Vaquitas are the worlds smallest cetacean and live only in the Gulf of California. They are also the world's most endangered marine mammal. Poachers who gill net for totoaba illegally in the gulf are netting vaquitas too. The pint-sized porpoises--their name means "little cow"--are faced with extinction after 80% have died as bycatch at the hands of greedy fishermen. Fewer than 100 remain in the wild and could disappear by 2018 according to US Fish & Wildlife biologists.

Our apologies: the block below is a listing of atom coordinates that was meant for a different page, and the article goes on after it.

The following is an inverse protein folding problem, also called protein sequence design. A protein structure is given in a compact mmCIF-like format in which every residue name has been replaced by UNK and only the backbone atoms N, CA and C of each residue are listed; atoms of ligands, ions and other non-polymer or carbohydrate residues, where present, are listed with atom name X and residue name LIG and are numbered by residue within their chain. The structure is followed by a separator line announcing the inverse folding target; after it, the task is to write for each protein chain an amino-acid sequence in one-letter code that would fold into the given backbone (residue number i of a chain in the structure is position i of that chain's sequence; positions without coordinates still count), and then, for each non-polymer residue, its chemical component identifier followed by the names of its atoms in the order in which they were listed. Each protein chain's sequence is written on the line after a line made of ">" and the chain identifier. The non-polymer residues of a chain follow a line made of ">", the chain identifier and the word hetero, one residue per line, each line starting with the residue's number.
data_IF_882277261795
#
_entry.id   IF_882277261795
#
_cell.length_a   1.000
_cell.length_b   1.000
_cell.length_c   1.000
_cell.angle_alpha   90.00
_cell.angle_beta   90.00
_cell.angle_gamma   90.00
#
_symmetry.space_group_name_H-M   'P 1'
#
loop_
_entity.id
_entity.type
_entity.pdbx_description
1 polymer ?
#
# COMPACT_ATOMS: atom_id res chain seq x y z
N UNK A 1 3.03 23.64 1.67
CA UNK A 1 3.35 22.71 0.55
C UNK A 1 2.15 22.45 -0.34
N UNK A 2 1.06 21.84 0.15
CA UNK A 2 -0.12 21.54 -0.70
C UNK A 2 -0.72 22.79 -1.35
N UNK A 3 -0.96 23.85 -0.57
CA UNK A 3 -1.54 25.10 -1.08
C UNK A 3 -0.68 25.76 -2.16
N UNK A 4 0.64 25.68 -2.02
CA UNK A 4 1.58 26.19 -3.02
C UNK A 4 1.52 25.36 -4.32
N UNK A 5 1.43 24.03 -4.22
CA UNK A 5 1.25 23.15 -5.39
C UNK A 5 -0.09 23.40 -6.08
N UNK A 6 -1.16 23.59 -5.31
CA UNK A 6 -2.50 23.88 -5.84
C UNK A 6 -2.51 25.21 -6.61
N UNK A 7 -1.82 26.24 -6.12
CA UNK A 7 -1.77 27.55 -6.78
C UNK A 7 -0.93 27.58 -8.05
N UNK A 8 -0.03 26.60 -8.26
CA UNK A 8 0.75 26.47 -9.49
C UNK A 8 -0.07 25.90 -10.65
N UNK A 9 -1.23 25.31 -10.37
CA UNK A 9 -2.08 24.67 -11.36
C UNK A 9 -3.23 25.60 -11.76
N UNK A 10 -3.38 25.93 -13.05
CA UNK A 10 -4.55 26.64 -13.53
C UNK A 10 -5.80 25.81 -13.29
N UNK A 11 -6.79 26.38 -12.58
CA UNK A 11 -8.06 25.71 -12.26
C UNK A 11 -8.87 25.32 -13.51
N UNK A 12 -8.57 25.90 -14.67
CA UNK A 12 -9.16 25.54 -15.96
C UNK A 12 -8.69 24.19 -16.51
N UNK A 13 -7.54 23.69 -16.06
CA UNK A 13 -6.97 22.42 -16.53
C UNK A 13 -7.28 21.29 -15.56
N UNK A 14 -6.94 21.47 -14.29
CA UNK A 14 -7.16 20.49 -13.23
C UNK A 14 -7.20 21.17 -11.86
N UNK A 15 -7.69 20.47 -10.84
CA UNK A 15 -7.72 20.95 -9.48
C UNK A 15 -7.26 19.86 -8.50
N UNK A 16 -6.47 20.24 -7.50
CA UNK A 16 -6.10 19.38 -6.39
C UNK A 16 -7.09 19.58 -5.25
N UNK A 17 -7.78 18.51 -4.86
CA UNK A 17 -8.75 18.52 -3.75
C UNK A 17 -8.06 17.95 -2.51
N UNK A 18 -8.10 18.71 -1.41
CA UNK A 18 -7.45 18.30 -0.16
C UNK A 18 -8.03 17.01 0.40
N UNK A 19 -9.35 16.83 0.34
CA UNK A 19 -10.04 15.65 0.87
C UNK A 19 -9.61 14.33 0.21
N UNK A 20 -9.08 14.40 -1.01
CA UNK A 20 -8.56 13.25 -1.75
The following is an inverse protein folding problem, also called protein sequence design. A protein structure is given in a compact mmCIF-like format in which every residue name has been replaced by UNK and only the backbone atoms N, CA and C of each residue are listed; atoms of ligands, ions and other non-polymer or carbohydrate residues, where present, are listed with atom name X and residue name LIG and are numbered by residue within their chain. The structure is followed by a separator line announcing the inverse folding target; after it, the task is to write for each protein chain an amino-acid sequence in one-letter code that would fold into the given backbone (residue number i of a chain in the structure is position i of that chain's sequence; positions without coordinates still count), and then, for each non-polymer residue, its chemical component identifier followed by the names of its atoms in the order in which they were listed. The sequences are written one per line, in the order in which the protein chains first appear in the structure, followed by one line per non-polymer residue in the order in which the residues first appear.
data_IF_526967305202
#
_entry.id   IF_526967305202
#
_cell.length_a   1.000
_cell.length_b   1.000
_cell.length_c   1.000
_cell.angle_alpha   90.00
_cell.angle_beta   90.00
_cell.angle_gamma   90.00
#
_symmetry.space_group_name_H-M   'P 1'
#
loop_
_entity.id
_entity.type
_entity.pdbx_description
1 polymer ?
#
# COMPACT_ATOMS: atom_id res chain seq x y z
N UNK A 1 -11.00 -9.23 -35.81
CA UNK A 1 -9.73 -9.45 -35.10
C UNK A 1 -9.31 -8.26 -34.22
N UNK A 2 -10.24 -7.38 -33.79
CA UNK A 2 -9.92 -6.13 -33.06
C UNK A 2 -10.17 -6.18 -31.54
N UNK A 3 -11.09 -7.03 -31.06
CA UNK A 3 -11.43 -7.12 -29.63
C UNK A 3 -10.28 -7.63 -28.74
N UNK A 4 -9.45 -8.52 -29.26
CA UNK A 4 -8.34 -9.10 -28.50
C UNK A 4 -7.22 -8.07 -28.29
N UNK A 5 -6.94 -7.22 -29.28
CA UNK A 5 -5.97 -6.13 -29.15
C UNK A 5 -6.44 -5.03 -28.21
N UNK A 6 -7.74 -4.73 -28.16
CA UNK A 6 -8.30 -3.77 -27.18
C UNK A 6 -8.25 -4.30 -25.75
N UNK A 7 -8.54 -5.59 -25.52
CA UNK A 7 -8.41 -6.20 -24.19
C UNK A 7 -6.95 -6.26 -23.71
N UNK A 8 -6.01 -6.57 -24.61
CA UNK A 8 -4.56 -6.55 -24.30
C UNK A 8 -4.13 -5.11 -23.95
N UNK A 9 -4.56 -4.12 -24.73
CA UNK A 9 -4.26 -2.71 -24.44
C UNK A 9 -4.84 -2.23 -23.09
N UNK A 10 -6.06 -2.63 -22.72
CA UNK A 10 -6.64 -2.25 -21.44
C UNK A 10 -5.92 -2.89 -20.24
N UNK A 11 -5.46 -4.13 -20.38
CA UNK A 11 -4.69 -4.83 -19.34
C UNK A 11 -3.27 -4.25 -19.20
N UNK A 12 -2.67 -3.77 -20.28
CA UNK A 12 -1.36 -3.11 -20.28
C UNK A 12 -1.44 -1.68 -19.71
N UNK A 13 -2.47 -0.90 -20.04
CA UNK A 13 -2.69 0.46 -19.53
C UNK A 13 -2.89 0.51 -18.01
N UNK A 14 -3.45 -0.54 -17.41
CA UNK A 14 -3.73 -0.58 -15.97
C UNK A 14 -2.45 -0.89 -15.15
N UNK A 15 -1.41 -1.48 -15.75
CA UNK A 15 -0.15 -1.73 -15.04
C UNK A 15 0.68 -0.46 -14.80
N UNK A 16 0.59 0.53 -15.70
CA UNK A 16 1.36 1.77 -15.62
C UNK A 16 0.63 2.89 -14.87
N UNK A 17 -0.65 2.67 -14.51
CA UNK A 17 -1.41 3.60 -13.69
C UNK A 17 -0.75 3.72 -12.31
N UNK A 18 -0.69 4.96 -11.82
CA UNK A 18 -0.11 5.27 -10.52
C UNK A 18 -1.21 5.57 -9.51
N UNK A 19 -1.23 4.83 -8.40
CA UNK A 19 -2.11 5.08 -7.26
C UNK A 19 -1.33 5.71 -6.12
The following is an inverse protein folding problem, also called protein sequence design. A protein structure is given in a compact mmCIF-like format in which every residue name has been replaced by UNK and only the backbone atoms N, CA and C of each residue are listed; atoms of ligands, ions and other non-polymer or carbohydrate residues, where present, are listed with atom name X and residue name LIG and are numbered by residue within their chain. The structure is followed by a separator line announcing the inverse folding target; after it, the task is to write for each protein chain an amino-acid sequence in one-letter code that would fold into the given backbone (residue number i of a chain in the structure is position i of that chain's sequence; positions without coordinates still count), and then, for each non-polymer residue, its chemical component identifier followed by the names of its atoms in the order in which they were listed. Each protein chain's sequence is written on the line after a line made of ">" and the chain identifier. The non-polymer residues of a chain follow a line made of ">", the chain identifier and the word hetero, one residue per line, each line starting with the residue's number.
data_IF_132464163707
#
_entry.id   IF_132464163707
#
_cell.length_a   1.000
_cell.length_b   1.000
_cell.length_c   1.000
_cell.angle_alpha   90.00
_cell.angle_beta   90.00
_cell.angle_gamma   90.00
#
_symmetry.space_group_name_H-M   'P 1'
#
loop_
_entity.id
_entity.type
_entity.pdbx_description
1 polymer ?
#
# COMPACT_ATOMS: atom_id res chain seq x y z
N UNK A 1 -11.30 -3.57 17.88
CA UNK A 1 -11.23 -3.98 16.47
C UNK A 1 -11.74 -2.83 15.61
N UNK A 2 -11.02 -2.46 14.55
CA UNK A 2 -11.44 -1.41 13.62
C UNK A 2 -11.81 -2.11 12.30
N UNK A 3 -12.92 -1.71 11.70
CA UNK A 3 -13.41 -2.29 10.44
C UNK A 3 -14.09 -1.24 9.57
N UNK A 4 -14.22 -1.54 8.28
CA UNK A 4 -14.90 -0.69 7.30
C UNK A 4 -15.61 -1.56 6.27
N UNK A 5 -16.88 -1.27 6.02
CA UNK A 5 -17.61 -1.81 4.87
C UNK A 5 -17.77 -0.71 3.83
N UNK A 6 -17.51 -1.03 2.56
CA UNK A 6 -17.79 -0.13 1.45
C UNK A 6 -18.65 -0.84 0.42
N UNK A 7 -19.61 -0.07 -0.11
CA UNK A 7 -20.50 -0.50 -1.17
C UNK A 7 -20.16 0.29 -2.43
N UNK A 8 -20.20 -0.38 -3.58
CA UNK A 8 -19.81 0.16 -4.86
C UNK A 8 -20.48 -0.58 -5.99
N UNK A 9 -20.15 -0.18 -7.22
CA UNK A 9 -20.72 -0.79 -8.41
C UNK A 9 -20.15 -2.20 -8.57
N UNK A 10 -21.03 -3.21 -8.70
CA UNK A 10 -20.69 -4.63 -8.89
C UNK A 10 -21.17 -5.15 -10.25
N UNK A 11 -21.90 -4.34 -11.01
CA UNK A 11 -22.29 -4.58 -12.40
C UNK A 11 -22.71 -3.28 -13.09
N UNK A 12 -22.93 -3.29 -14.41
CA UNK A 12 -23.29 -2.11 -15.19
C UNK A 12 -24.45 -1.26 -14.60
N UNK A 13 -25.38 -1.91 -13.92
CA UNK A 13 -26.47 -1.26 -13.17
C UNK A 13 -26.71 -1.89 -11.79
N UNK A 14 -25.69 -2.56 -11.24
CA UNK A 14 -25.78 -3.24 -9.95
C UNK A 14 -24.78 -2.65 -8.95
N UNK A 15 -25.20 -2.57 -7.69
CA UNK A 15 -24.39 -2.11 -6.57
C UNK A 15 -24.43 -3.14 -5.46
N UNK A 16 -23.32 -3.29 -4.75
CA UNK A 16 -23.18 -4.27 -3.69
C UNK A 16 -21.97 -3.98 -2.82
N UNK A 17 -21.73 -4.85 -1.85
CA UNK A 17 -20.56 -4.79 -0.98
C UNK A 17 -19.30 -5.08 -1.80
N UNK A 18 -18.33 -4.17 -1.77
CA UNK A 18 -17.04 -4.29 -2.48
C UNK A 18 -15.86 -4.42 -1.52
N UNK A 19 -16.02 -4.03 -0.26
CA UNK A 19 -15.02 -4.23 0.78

Personal intervention by the Mexican President resulted in the establishment of more protected areas of the gulf. Stepped up enforcement by the Mexican navy using advanced technology and more boats has slashed the number of illegal gill-net boats. A proposed law making fish poaching and smuggling a felony on par with drug trafficking is pending, but not a high-priority agenda item. But as long as the market for totoaba bladders exists in China, there will be a conservation problem in the gulf. A recent investigation by Greenpeace found 13 Hong Kong shops selling Jin Qian Min. According to the investigators most of it was being bought not for consumption, but by businessmen for commodity speculation! It takes six years for a vaquita to reach sexual maturity and they only breed every other year. To replace the vaquitas lost already, will take about forty years. Unless conservation efforts are rapidly concentrated on saving the vaquita, it will go the way of the baiji, the Yangtze River dolphin, the first cetacean to be extinguished by man.